By Jenée Alston, AmeriCorps member serving the American Red Cross NW Region
What was the take away from the recent Seattle Stand Down, held December 17-18 at Seattle Central Community College in the Capitol Hill neighborhood?
There is an overwhelming need among US veterans who have found themselves living on the streets of our city. And it is amazing what we can accomplish as one Red Cross!
What is a Stand Down? I didn’t truly know until I offered to assist with one. What I discovered is an amazing array of community partners, joining forces to provide homeless veterans with meals, clothing and outreach for direct client services to assist with housing, emotional support and mental health, and more! Our team helped serve a hot meal from Fare Start, others brought home-baked cookies and snacks, clothing, backpacks, there were even comfort dogs to greet everyone at the door.
I joined Red Cross as an AmeriCorps member in the fall. It was fitting that I assist the Service to the Armed Forces (SAF) team, who regularly collaborate in Stand Downs. My dad is a vet. I spent my youth moving around the country, as he moved from station to station: Virgina, Georgia, Tennessee, Arizona and—finally—Olympia, Washington. My mom is also involved with the military as the veterans outreach coordinator for South Puget Sound Community College.
While I wasn’t sure what to expect at the Stand Down, I was overwhelmed by the appreciation for the role of the Red Cross in this event. I sat in the area that was dedicated to female vets, offering comfort kits. I heard a lot of stories and I gathered that there is a lot of interest in what the Red Cross does to assist vets and members of the military. The women’s section was complete with clothing, backpacks, shoes, even purses and belts as well as clothing and shoes for children. It was an interesting place to be, I wondered if women came to mind when people thoughts of homeless vets?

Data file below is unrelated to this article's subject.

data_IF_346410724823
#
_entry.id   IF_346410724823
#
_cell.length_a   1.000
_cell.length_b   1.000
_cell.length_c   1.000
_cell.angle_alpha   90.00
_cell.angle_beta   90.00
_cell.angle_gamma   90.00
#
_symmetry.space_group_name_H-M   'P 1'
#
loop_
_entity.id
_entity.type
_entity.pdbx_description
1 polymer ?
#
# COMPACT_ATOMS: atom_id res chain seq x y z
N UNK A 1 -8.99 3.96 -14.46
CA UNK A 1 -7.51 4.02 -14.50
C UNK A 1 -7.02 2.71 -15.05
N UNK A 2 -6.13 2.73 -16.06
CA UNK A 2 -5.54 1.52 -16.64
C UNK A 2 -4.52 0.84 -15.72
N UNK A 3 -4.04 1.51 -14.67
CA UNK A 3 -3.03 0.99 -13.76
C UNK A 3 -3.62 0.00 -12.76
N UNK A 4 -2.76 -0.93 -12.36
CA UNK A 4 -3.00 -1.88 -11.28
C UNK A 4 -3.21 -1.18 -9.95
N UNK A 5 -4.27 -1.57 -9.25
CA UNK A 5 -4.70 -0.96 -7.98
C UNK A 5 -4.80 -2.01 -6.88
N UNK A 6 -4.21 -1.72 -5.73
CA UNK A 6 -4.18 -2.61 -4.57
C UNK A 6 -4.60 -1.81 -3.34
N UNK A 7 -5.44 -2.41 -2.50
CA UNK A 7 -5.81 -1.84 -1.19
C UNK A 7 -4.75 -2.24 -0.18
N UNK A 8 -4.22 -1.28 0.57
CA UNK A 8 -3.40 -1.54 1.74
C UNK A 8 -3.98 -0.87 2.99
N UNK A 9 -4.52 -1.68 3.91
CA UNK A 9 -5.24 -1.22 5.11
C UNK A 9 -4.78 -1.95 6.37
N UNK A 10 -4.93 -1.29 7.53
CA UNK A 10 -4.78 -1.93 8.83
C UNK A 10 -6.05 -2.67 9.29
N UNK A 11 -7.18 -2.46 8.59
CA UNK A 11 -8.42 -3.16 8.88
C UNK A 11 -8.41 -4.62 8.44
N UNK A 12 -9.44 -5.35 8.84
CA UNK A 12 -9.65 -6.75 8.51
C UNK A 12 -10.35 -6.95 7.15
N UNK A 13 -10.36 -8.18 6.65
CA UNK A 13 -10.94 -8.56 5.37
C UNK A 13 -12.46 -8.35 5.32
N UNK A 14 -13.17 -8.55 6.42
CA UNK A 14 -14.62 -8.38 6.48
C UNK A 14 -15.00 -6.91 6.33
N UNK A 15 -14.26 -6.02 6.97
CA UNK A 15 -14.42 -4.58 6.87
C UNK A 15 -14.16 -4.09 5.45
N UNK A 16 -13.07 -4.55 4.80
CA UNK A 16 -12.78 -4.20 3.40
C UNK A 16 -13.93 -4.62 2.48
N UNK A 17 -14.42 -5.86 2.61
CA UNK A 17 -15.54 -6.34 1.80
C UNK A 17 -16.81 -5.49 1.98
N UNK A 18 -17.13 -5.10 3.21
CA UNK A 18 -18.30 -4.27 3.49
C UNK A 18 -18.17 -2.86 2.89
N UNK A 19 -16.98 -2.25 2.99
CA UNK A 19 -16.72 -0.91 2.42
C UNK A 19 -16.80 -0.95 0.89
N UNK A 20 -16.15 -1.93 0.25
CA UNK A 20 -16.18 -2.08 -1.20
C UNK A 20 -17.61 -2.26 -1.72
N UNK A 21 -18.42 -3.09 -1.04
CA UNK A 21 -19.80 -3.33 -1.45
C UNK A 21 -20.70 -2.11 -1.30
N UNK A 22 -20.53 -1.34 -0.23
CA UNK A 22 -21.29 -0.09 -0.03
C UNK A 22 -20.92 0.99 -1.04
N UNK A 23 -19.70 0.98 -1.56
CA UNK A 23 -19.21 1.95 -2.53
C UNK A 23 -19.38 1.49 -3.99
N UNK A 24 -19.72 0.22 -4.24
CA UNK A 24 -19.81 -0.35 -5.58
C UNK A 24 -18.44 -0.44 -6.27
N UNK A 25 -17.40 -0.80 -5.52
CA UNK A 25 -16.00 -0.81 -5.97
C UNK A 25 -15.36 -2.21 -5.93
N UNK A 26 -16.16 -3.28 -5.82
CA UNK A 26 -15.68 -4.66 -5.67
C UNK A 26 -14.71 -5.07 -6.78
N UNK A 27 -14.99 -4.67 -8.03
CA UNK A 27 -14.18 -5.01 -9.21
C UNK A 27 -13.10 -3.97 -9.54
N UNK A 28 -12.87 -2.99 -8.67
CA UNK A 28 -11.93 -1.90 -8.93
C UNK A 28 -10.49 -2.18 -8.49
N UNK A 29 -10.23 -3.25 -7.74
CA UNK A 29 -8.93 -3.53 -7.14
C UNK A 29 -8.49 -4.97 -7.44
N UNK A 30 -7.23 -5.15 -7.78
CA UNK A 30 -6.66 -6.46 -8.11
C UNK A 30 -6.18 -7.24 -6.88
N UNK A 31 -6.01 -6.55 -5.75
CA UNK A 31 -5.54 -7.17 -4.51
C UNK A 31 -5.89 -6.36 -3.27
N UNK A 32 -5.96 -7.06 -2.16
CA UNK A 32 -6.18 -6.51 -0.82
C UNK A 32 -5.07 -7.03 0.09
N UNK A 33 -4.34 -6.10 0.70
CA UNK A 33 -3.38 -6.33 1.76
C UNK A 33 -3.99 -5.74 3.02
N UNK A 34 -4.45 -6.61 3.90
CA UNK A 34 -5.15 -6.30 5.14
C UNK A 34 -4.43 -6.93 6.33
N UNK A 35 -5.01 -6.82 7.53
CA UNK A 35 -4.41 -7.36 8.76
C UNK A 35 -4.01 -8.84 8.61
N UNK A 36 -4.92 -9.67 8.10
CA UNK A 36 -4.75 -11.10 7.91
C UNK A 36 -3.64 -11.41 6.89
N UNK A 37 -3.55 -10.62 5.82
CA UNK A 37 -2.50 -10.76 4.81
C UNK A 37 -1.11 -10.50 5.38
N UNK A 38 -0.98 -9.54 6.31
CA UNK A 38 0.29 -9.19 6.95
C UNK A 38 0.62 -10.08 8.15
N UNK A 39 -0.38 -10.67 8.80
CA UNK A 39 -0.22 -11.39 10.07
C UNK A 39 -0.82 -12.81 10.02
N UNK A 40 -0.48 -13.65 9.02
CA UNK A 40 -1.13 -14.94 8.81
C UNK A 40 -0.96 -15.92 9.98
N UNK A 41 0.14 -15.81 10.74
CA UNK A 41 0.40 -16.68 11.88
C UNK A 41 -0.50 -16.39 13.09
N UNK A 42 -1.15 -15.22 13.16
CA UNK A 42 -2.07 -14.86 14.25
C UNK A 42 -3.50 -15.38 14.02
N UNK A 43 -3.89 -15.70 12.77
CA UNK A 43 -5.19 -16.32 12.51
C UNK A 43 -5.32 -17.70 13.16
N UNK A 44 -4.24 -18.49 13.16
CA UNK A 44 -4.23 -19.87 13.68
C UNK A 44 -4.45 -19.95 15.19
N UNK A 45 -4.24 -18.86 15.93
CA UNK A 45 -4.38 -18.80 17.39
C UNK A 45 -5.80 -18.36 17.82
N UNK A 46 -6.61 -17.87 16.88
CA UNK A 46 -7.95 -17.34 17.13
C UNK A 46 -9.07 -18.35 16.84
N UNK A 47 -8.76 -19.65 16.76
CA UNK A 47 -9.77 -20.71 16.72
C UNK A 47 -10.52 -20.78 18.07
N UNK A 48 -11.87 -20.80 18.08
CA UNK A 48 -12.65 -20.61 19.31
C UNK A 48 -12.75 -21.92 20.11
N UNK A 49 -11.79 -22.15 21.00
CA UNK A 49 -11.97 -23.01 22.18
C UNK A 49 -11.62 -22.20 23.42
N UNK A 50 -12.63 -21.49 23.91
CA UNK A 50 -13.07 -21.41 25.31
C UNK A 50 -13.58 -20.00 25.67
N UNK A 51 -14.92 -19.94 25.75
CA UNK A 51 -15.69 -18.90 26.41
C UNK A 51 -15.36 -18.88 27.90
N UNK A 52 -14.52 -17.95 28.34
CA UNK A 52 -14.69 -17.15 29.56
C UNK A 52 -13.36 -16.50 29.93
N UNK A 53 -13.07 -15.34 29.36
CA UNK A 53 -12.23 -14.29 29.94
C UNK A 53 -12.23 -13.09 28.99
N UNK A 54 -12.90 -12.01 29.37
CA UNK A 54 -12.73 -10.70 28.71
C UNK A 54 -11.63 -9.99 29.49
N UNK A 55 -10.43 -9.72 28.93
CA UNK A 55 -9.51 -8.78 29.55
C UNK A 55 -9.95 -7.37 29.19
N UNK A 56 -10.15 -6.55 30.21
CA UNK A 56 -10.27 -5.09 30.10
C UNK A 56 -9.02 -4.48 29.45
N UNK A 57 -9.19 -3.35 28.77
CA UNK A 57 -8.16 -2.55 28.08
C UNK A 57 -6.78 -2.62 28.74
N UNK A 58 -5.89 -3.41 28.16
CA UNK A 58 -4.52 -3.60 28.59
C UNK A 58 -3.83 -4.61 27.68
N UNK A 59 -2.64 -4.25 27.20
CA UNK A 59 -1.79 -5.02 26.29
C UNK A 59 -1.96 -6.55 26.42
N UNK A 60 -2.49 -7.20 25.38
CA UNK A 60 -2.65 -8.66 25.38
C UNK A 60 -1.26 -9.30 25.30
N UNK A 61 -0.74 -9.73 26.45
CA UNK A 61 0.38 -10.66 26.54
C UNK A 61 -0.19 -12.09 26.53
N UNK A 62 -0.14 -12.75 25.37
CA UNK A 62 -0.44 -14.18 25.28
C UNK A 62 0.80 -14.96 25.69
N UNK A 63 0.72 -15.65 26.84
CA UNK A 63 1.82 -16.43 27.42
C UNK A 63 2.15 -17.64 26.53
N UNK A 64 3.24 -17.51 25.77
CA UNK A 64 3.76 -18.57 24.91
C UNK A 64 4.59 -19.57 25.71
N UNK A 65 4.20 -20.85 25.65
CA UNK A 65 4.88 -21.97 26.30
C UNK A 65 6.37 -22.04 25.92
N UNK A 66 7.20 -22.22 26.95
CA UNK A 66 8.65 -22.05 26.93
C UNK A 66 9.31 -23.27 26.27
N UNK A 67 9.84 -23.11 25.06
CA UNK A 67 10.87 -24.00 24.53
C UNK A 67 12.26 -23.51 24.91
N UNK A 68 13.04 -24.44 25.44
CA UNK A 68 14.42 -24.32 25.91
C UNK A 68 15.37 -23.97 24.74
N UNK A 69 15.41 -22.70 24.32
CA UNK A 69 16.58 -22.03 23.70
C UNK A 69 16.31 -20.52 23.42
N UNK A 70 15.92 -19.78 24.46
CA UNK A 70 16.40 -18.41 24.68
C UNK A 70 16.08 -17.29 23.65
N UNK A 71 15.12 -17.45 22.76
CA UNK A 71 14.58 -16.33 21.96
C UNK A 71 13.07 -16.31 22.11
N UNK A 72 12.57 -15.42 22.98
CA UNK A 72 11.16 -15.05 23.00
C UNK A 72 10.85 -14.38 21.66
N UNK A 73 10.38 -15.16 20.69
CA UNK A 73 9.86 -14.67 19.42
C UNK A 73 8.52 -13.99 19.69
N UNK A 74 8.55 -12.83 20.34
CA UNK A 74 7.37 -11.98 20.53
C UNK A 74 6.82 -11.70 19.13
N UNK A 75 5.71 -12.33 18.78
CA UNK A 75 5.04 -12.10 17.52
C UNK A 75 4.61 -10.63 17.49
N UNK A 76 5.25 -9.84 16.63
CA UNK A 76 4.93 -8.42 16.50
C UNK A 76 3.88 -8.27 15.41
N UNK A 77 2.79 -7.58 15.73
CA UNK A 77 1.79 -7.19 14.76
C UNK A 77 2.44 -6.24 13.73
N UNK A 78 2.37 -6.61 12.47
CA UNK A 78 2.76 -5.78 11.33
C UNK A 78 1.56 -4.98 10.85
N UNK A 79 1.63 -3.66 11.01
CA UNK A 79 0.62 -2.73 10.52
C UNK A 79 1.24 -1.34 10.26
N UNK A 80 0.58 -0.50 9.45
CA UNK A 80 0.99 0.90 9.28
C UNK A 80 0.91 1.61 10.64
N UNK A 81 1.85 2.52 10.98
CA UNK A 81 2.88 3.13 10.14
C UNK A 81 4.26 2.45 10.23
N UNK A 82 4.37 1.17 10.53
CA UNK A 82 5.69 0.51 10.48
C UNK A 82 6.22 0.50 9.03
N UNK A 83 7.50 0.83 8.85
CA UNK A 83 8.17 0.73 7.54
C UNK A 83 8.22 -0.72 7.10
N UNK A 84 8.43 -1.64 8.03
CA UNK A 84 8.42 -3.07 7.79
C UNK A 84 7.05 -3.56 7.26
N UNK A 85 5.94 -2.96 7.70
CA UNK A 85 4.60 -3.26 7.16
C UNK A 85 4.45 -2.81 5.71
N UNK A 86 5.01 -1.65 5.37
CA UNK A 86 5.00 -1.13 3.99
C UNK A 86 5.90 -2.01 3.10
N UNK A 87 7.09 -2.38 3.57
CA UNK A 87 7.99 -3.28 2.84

At the end of the busy two-day event, we distributed over 200 hygiene comfort kits and Holiday Mail for Heroes cards from the Girl Scouts. Our Disaster Services team fed and cared for our homeless veterans for two days. Our Volunteer Services were wonderfully effective in finding the best of our community and who have a desire to serve; I was lucky to meet a number of Red Crossers as a result. We also were able to share our story and work with a number of our supporters, and a wonderful opportunity to highlight one of the many ways we are filling gaps in our community to make it stronger.